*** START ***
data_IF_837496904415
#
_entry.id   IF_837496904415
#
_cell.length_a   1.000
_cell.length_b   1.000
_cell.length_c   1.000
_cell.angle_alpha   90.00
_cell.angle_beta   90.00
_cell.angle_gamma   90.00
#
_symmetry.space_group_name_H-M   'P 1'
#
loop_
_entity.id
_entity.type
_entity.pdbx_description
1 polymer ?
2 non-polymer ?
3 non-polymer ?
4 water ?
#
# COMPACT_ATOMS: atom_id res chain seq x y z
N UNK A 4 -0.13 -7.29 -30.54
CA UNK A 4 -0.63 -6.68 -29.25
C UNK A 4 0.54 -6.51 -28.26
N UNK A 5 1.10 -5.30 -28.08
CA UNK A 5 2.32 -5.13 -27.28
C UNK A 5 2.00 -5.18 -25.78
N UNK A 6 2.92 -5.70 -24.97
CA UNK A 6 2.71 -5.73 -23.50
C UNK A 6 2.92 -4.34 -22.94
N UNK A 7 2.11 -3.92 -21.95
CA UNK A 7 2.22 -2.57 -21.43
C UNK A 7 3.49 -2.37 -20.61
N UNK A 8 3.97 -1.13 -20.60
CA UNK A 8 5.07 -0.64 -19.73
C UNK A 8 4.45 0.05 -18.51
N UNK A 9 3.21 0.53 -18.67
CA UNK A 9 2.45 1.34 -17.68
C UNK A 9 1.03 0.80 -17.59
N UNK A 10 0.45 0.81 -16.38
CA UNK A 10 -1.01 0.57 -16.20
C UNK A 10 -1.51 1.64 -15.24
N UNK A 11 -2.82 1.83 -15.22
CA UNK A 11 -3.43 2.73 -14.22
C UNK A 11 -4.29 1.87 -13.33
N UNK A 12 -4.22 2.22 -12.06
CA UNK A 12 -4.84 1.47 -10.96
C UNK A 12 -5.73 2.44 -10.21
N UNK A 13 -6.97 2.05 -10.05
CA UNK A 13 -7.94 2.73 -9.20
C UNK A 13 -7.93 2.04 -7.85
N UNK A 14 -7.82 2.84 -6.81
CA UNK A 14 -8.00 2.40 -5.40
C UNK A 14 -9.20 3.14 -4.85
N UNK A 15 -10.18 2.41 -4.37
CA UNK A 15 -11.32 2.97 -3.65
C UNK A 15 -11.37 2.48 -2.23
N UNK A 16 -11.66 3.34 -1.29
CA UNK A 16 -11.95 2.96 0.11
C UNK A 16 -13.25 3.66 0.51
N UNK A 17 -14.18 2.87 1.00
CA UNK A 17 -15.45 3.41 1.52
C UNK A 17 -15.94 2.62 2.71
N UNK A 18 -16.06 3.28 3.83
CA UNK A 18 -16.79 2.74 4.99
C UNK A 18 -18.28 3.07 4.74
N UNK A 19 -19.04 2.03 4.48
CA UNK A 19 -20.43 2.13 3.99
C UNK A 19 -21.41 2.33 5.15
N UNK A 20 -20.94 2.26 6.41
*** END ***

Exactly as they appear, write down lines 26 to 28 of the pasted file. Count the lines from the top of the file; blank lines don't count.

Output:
C UNK A 4 0.54 -6.51 -28.26
N UNK A 5 1.10 -5.30 -28.08
CA UNK A 5 2.32 -5.13 -27.28